Sunday, 4 August 2013

Red-backed Shrikes

adult male Red-backed Shrike (tornskate) - bird of the weekend

Another weekend at the cabin in Hulvik gave me the chance for a couple of early morning visits to Kurefjorden. My visits in July were just after Little and Black Terns had been found there and afterwards there has been a Pectoral Sandpiper (alaskasnipe) so I was hoping (and feeling I was due) to find something good.

On Saturday there was no wind and quite a few birds. On Sunday after thunderstorms and strong winds the previous afternoon and evening I had hoped for a lot more birds (there had been a good "fall" of waders at Årnestangen during the thunderstoms) but actually saw a lot less. There were a few waders on Saturday with 2 summer plumaged Grey Plovers (tundralo) and 13 Ruff (brushane) the highlights and Ringed Plover (sandlo) the most numerous with ca.40 birds present.
The best birds however were not on the mud but rather behind the seawall with a singing Quail (vaktel) and a calling flyover Common Rosefinch (rosenfink) quite unexpected. There were also a few Crossbills around but I could only find Common (grankorsnebb).
The turf fields at Roer are also now starting to attract waders with Golden Plover (heilo) rising from 21 to 45 - all adults - from Saturday to Sunday and a few Lapwing (vipe), Ruff, Ringed Plover and Curlew (storspove).

Highlight for me though on both days were a good showing of Red-backed Shrikes (tornskate) which also finally allowed me to take some decent pictures which I think have been lacking on the blog of late. On Saturday I found youngsters at three locations (1,2 & 2) all of which were well fledged, looking after themselves and had probably moved some distance from the nest site. On Sunday I located two of the youngsters again and played a game of cat and mouse with one as I tried to get some close pictures which I ultimately failed to achieve. Moving on I had only driven max 200metres when I saw a shrike in some bushes in a field used by horses. I have always fancied this as a breeding site for shrikes due to a good variety of bushes and long grass but have never seen one here whilst driving past despite always scanning for one. As I got out of the car to try to get some photos I heard alarm calling shrikes from all directions. It did not take long to realise there was a pair with three very recently fledged young (one at least didn't have a fully grown tail or wings). The young were begging for food and the adults were giving alarm calls due to my presence. I was able to get very acceptable pictures of both adults and at least two of the young and as I tried to count how many young there were I realised there were more birds calling less than 100m away. Locating them in the bins revealed there to be another family party with three youngsters which were also only just out of the nest. I captured one picture that had four birds from this family in the same bush.
very newly fledged Red-backed Shrike - note the lae bill and very scaly uperparts. Also tail and wings are not yet fully grown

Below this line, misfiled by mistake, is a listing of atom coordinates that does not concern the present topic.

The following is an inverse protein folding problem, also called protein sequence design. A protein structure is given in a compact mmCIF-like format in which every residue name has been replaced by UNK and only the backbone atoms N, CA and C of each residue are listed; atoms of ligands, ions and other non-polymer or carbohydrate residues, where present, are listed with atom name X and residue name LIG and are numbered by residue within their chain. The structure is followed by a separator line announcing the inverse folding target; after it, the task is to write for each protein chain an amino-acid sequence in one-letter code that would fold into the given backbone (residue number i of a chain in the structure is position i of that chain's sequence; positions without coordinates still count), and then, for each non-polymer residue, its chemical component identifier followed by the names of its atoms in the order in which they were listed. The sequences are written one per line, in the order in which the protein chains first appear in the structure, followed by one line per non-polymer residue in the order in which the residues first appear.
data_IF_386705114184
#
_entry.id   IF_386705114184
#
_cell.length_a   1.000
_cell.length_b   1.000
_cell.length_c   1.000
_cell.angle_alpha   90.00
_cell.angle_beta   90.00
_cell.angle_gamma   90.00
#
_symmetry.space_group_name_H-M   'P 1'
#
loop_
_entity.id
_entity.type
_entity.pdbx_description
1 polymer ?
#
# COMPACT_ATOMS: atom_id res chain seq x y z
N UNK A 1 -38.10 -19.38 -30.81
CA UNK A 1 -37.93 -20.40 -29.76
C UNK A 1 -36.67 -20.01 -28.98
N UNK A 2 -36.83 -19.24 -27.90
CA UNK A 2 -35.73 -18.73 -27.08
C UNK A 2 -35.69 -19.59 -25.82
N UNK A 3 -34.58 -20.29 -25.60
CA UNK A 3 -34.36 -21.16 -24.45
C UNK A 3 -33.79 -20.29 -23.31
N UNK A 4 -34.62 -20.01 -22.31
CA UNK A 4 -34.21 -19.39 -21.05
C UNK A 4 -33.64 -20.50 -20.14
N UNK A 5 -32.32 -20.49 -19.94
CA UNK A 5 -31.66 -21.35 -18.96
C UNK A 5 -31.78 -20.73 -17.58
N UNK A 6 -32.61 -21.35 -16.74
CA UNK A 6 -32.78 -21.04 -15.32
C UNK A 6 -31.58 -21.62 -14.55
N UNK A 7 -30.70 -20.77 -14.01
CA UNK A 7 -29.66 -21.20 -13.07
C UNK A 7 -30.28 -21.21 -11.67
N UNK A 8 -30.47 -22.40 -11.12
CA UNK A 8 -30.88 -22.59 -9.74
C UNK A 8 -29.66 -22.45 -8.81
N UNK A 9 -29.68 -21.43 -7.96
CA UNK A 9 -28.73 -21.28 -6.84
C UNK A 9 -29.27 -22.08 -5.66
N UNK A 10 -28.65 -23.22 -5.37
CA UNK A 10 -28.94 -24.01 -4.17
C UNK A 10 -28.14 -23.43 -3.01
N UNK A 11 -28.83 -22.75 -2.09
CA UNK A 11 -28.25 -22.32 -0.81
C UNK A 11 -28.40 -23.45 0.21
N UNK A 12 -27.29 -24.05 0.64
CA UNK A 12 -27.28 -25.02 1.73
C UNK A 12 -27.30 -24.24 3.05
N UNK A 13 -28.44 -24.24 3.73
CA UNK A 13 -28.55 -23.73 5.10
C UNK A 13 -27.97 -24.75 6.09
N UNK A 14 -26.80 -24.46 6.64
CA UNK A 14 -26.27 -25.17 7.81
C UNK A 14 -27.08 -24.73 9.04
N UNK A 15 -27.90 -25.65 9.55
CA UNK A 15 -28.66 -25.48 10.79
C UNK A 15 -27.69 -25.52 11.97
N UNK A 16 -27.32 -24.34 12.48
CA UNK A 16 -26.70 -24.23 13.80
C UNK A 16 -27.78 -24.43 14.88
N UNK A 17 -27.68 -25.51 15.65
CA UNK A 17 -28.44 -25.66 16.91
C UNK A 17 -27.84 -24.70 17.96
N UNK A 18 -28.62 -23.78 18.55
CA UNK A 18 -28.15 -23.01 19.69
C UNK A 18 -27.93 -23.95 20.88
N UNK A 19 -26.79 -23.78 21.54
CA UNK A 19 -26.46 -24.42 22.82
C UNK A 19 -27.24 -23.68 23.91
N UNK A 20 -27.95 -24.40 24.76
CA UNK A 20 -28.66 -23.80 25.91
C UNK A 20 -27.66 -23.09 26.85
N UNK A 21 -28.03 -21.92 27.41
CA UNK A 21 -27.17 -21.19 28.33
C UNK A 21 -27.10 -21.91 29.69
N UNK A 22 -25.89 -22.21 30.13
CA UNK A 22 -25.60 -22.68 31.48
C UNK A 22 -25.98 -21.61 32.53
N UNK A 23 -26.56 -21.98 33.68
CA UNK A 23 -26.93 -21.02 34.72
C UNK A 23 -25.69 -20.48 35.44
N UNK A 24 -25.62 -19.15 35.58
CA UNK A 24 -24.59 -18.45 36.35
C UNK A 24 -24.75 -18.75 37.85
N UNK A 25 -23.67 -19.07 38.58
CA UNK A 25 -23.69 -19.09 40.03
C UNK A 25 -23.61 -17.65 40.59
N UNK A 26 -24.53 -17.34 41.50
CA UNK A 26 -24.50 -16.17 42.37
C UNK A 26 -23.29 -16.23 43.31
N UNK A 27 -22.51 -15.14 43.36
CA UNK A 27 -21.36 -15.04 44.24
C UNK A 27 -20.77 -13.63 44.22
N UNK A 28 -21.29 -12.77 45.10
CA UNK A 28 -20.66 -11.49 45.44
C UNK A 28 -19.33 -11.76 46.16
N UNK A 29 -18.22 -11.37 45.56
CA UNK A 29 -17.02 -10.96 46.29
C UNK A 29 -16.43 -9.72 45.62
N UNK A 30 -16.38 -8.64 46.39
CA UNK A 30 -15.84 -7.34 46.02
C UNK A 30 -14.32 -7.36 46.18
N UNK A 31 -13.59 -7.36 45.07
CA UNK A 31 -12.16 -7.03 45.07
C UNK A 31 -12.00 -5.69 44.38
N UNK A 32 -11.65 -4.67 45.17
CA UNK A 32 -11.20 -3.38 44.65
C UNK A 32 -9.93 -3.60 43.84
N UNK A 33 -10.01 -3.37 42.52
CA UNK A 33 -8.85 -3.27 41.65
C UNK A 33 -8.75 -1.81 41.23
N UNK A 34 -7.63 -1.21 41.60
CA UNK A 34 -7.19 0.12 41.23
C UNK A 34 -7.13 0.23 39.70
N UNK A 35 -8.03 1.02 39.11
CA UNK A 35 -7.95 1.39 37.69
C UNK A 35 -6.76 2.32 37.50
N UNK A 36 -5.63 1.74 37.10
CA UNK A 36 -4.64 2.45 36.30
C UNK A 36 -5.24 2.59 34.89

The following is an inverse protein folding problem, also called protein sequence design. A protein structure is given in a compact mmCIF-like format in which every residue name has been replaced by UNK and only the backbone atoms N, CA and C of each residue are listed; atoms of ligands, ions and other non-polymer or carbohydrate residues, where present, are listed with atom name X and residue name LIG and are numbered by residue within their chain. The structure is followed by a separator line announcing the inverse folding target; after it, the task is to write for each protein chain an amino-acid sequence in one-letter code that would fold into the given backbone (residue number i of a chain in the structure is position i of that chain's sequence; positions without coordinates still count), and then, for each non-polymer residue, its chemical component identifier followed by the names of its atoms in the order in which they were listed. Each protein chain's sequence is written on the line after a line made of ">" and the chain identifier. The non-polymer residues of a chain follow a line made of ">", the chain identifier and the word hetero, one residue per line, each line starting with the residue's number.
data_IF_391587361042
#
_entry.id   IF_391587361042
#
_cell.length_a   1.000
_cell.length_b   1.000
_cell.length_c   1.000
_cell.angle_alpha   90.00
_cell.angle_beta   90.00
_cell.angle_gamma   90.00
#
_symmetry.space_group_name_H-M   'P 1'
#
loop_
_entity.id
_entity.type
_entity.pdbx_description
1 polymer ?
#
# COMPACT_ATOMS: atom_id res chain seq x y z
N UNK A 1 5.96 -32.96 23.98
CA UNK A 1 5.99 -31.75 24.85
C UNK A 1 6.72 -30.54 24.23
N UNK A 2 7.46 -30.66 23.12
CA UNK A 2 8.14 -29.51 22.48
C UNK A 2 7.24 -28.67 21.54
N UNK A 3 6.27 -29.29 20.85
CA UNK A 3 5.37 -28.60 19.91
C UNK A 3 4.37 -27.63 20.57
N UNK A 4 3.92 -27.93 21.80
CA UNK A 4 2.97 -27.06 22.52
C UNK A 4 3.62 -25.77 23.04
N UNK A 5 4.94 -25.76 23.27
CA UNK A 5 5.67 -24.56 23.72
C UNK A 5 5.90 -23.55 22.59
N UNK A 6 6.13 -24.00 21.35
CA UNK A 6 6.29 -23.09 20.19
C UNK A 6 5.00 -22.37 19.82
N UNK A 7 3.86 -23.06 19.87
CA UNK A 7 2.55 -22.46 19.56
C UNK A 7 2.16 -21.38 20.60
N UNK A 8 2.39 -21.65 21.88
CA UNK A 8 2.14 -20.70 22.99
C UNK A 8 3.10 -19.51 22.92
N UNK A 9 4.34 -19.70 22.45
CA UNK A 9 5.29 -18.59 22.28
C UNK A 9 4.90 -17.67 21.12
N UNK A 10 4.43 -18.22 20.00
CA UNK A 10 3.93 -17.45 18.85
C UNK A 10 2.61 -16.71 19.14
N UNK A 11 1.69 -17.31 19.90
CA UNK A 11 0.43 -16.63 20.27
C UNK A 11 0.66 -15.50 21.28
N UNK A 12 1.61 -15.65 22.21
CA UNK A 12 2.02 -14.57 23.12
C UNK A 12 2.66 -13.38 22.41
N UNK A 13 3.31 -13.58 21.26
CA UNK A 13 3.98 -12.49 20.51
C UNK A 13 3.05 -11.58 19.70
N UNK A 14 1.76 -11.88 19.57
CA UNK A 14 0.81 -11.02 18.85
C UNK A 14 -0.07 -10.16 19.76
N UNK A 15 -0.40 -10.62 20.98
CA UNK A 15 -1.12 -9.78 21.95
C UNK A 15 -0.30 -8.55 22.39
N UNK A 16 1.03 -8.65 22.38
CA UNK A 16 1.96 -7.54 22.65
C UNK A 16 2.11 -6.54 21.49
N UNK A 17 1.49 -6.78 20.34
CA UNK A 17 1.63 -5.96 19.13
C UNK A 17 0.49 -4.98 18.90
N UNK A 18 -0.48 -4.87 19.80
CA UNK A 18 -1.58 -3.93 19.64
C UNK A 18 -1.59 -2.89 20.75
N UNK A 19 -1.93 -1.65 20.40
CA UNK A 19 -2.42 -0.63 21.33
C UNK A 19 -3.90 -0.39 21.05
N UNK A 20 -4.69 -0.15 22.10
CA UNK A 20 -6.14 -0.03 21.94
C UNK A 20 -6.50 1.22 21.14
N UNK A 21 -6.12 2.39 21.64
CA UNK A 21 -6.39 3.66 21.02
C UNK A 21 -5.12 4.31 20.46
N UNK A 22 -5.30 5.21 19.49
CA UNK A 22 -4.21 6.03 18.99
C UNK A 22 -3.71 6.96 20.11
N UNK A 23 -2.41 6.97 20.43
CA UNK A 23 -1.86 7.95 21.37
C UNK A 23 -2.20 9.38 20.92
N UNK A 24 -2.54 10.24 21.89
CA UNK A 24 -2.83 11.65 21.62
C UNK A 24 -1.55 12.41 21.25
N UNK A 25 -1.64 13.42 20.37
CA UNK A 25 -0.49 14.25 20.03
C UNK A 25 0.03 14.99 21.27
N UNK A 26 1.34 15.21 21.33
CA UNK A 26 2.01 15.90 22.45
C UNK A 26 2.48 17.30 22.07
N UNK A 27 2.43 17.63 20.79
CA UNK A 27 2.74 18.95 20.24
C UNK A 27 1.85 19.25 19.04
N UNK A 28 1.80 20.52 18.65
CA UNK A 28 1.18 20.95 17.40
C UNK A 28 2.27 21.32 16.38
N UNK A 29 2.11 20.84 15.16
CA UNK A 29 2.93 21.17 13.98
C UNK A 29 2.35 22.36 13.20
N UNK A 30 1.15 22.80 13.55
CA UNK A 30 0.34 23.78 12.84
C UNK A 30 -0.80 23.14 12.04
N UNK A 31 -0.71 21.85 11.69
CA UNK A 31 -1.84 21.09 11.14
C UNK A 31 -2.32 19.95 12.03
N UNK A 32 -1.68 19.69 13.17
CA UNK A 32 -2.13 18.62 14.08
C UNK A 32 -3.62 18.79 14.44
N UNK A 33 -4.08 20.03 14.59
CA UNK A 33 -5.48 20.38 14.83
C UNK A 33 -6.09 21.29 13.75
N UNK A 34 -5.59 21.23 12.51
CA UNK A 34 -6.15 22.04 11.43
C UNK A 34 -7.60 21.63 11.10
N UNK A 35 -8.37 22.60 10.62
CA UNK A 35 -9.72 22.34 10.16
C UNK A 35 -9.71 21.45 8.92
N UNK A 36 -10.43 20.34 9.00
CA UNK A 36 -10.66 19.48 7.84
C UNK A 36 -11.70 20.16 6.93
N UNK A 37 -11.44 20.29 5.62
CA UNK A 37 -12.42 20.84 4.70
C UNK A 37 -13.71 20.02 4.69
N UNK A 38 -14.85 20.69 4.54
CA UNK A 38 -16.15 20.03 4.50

same bird as above

an older (and independent) juvenile with longer wings and tail and a less "fluffy" appearance
adult female Red-backed Shrike - note the lack of scaling on uperpars and greyer bill

same bird as above
adult male and begging juvenile Red-backed Shrike (tornskate)

adult male

The second family group- Four birds are visible although the bottom most bird only just so.

So my thoughts that this was a good site for shrikes were correct but it surprises me that two pairs could breed here without me having seen them before. Before the sightings of the last three days (I also had a juvenile in Maridalen on Friday) I had been thinking this year was a particularly bad one for shrikes (also commented by others) but there would appear to be a quite a few pairs out there and breeding had been successful after the hot summer weather.

The shrikes gave an incredible variety of calls with some sound like silvia warblers, other chats and occasionally like a shrieking falcon. Normally when I have encountered breeding or passage birds they have been silent.

There was little bird life at the cabin but butterflies were much in evidence with at least 9 species:
Peacock (dagpåfugløye), Red Admiral (admiral), Small Tortoiseshell (neslesommerfugl), Brimstone (sitronsommerfugl), Large White (stor kålsommerfugl), Scarce Copper (oransjegullvinge), Small Copper (ildgullvinge), an unidentified small species of blue butterfly, an unidentified small species of fritillary and the largest fritillary of them all, Silver-winged (keiserkåpe) which allowed me to photograph it. I got quite into butterflies many years ago in England and started photographing them but haven’t paid too much attention to them in the last decade or so but would like to increase my knowledge especially with the difficult fritillaries and blues.

Silver-washed Fritillary (keiserkåpe). This butterfly was missing the tips off both its forewings - the result of a close escape from a bird?
As I was writing this I was rung with the news that a Trumpeter Finch (trompeterfink) has been found at Øra only half an hour away from where I was earlier in the day (back home now unfortunately). It is a male and a new species for Norway so could well have persuaded me to yet again visit the great rubbish dump and my least favourite birding locality!

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